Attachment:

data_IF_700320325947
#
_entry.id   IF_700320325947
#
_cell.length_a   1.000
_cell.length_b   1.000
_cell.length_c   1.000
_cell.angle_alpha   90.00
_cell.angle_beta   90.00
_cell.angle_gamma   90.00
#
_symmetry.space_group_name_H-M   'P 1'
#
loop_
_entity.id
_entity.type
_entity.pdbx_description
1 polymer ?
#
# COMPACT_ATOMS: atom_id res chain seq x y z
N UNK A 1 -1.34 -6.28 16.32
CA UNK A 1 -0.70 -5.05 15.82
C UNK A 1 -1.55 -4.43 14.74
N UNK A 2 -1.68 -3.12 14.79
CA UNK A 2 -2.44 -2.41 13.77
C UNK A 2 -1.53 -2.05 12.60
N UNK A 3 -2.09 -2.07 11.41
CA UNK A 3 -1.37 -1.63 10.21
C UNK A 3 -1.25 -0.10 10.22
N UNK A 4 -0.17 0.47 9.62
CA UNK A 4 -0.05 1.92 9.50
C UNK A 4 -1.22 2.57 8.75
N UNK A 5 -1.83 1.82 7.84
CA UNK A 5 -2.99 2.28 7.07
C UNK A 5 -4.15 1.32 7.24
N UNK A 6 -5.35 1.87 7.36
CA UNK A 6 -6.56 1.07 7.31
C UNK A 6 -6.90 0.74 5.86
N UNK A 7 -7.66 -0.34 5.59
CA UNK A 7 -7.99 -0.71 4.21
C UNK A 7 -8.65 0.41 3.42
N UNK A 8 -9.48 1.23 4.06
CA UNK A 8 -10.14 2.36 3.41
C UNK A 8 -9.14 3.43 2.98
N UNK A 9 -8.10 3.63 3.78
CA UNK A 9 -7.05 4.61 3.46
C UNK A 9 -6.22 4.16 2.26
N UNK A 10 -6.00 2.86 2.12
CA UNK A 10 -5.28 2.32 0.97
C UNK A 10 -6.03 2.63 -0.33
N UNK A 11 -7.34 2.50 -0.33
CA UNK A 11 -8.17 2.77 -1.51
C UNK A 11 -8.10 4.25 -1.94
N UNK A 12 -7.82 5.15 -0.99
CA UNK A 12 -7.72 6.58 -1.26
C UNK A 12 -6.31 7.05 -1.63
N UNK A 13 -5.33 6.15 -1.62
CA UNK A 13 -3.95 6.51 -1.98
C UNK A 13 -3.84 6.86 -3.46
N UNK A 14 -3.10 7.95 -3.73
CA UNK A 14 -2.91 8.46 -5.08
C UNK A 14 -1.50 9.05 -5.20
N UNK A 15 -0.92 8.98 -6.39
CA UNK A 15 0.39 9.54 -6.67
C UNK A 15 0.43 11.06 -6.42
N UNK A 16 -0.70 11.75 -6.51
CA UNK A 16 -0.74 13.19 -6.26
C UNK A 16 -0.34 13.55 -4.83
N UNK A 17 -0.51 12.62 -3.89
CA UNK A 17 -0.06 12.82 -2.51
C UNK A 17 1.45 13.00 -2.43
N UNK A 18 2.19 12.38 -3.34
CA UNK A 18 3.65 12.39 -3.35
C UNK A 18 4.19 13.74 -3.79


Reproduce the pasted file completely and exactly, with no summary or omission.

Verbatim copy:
data_IF_700320325947
#
_entry.id   IF_700320325947
#
_cell.length_a   1.000
_cell.length_b   1.000
_cell.length_c   1.000
_cell.angle_alpha   90.00
_cell.angle_beta   90.00
_cell.angle_gamma   90.00
#
_symmetry.space_group_name_H-M   'P 1'
#
loop_
_entity.id
_entity.type
_entity.pdbx_description
1 polymer ?
#
# COMPACT_ATOMS: atom_id res chain seq x y z
N UNK A 1 -1.34 -6.28 16.32
CA UNK A 1 -0.70 -5.05 15.82
C UNK A 1 -1.55 -4.43 14.74
N UNK A 2 -1.68 -3.12 14.79
CA UNK A 2 -2.44 -2.41 13.77
C UNK A 2 -1.53 -2.05 12.60
N UNK A 3 -2.09 -2.07 11.41
CA UNK A 3 -1.37 -1.63 10.21
C UNK A 3 -1.25 -0.10 10.22
N UNK A 4 -0.17 0.47 9.62
CA UNK A 4 -0.05 1.92 9.50
C UNK A 4 -1.22 2.57 8.75
N UNK A 5 -1.83 1.82 7.84
CA UNK A 5 -2.99 2.28 7.07
C UNK A 5 -4.15 1.32 7.24
N UNK A 6 -5.35 1.87 7.36
CA UNK A 6 -6.56 1.07 7.31
C UNK A 6 -6.90 0.74 5.86
N UNK A 7 -7.66 -0.34 5.59
CA UNK A 7 -7.99 -0.71 4.21
C UNK A 7 -8.65 0.41 3.42
N UNK A 8 -9.48 1.23 4.06
CA UNK A 8 -10.14 2.36 3.41
C UNK A 8 -9.14 3.43 2.98
N UNK A 9 -8.10 3.63 3.78
CA UNK A 9 -7.05 4.61 3.46
C UNK A 9 -6.22 4.16 2.26
N UNK A 10 -6.00 2.86 2.12
CA UNK A 10 -5.28 2.32 0.97
C UNK A 10 -6.03 2.63 -0.33
N UNK A 11 -7.34 2.50 -0.33
CA UNK A 11 -8.17 2.77 -1.51
C UNK A 11 -8.10 4.25 -1.94
N UNK A 12 -7.82 5.15 -0.99
CA UNK A 12 -7.72 6.58 -1.26
C UNK A 12 -6.31 7.05 -1.63
N UNK A 13 -5.33 6.15 -1.62
CA UNK A 13 -3.95 6.51 -1.98
C UNK A 13 -3.84 6.86 -3.46
N UNK A 14 -3.10 7.95 -3.73
CA UNK A 14 -2.91 8.46 -5.08
C UNK A 14 -1.50 9.05 -5.20
N UNK A 15 -0.92 8.98 -6.39
CA UNK A 15 0.39 9.54 -6.67
C UNK A 15 0.43 11.06 -6.42
N UNK A 16 -0.70 11.75 -6.51
CA UNK A 16 -0.74 13.19 -6.26
C UNK A 16 -0.34 13.55 -4.83
N UNK A 17 -0.51 12.62 -3.89
CA UNK A 17 -0.06 12.82 -2.51
C UNK A 17 1.45 13.00 -2.43
N UNK A 18 2.19 12.38 -3.34
CA UNK A 18 3.65 12.39 -3.35
C UNK A 18 4.19 13.74 -3.79